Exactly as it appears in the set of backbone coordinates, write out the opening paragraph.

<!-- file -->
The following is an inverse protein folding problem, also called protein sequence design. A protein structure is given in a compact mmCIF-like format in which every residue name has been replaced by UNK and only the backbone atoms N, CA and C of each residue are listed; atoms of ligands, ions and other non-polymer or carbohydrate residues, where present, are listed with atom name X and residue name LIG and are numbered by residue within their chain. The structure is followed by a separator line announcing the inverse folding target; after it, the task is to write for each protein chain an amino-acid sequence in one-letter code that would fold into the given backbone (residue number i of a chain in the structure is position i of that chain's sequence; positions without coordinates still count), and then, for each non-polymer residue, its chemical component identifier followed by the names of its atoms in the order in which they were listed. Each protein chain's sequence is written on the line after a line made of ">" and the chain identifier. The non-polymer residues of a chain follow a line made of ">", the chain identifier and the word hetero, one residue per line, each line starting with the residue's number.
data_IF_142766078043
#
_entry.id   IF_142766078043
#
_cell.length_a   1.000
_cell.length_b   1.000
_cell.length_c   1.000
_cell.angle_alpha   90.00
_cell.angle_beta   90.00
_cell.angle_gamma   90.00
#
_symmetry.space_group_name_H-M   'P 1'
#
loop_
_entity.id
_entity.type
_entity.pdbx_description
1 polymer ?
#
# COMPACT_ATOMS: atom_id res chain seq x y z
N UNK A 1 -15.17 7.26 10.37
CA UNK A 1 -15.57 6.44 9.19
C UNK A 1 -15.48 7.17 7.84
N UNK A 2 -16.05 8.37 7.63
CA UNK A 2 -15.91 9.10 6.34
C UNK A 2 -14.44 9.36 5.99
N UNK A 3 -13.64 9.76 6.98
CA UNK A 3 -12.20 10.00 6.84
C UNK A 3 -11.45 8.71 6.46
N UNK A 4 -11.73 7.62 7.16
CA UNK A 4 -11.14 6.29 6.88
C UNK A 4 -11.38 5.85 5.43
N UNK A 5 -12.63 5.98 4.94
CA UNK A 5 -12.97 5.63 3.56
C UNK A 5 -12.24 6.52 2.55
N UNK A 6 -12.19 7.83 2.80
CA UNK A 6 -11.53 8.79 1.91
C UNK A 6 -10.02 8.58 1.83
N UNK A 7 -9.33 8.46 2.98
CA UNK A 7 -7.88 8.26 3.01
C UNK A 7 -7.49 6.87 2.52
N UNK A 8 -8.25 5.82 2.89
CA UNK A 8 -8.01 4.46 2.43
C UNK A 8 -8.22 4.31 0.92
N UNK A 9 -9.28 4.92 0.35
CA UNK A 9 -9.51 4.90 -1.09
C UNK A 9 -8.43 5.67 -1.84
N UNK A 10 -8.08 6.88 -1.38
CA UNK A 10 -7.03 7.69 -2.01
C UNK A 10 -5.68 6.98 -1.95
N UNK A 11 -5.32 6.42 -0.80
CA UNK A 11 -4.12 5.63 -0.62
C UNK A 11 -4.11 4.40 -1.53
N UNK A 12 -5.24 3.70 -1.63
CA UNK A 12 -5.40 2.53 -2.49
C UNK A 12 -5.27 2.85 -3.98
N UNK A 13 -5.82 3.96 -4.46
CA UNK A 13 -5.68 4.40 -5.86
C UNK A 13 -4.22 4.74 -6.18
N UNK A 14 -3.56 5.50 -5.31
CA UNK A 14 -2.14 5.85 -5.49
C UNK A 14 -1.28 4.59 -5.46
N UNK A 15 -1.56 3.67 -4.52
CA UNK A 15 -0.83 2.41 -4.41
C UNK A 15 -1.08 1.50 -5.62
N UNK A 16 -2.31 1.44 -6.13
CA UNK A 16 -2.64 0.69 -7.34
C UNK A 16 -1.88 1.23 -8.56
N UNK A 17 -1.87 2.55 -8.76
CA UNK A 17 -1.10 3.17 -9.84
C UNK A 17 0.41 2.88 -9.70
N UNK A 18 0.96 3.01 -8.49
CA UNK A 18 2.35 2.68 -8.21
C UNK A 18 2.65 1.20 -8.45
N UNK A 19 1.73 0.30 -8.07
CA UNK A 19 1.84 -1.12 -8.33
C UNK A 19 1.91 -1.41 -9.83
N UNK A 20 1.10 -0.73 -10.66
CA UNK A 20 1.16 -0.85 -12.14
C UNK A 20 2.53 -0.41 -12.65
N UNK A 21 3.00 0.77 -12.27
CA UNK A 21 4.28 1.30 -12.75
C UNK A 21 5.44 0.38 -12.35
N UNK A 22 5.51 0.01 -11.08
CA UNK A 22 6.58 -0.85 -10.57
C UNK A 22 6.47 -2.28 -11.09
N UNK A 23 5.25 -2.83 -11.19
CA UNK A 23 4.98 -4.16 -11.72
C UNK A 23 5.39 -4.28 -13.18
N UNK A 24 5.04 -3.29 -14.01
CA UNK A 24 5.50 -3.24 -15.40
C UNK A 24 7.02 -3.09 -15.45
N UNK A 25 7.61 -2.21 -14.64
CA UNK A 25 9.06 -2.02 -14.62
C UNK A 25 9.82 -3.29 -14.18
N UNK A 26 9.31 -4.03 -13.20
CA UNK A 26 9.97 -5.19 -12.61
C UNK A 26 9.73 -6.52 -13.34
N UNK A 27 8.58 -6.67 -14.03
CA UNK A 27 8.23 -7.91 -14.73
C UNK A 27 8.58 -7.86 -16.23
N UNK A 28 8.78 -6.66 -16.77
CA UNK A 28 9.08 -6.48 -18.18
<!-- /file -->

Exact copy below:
The following is an inverse protein folding problem, also called protein sequence design. A protein structure is given in a compact mmCIF-like format in which every residue name has been replaced by UNK and only the backbone atoms N, CA and C of each residue are listed; atoms of ligands, ions and other non-polymer or carbohydrate residues, where present, are listed with atom name X and residue name LIG and are numbered by residue within their chain. The structure is followed by a separator line announcing the inverse folding target; after it, the task is to write for each protein chain an amino-acid sequence in one-letter code that would fold into the given backbone (residue number i of a chain in the structure is position i of that chain's sequence; positions without coordinates still count), and then, for each non-polymer residue, its chemical component identifier followed by the names of its atoms in the order in which they were listed. Each protein chain's sequence is written on the line after a line made of ">" and the chain identifier. The non-polymer residues of a chain follow a line made of ">", the chain identifier and the word hetero, one residue per line, each line starting with the residue's number.